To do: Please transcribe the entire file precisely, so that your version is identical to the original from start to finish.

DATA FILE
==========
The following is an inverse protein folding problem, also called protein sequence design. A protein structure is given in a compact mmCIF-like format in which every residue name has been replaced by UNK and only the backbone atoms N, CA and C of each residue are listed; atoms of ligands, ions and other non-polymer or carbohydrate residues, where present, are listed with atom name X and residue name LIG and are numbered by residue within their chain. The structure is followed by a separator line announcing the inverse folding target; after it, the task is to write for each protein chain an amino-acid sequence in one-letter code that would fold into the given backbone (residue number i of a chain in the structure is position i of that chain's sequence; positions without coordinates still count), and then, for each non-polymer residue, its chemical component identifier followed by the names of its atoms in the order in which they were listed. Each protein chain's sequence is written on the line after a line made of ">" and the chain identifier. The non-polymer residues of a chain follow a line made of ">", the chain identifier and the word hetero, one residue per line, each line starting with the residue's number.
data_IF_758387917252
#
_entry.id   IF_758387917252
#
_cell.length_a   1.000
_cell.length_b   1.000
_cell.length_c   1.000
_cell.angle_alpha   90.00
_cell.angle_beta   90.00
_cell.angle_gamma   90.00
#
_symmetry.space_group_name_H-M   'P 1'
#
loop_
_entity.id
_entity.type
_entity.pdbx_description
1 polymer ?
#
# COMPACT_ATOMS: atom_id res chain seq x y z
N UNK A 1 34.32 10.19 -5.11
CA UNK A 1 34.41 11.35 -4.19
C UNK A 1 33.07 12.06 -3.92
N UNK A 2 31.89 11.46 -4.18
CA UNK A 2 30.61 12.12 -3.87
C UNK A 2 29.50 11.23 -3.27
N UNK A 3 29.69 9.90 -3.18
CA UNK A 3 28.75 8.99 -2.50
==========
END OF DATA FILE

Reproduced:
The following is an inverse protein folding problem, also called protein sequence design. A protein structure is given in a compact mmCIF-like format in which every residue name has been replaced by UNK and only the backbone atoms N, CA and C of each residue are listed; atoms of ligands, ions and other non-polymer or carbohydrate residues, where present, are listed with atom name X and residue name LIG and are numbered by residue within their chain. The structure is followed by a separator line announcing the inverse folding target; after it, the task is to write for each protein chain an amino-acid sequence in one-letter code that would fold into the given backbone (residue number i of a chain in the structure is position i of that chain's sequence; positions without coordinates still count), and then, for each non-polymer residue, its chemical component identifier followed by the names of its atoms in the order in which they were listed. Each protein chain's sequence is written on the line after a line made of ">" and the chain identifier. The non-polymer residues of a chain follow a line made of ">", the chain identifier and the word hetero, one residue per line, each line starting with the residue's number.
data_IF_758387917252
#
_entry.id   IF_758387917252
#
_cell.length_a   1.000
_cell.length_b   1.000
_cell.length_c   1.000
_cell.angle_alpha   90.00
_cell.angle_beta   90.00
_cell.angle_gamma   90.00
#
_symmetry.space_group_name_H-M   'P 1'
#
loop_
_entity.id
_entity.type
_entity.pdbx_description
1 polymer ?
#
# COMPACT_ATOMS: atom_id res chain seq x y z
N UNK A 1 34.32 10.19 -5.11
CA UNK A 1 34.41 11.35 -4.19
C UNK A 1 33.07 12.06 -3.92
N UNK A 2 31.89 11.46 -4.18
CA UNK A 2 30.61 12.12 -3.87
C UNK A 2 29.50 11.23 -3.27
N UNK A 3 29.69 9.90 -3.18
CA UNK A 3 28.75 8.99 -2.50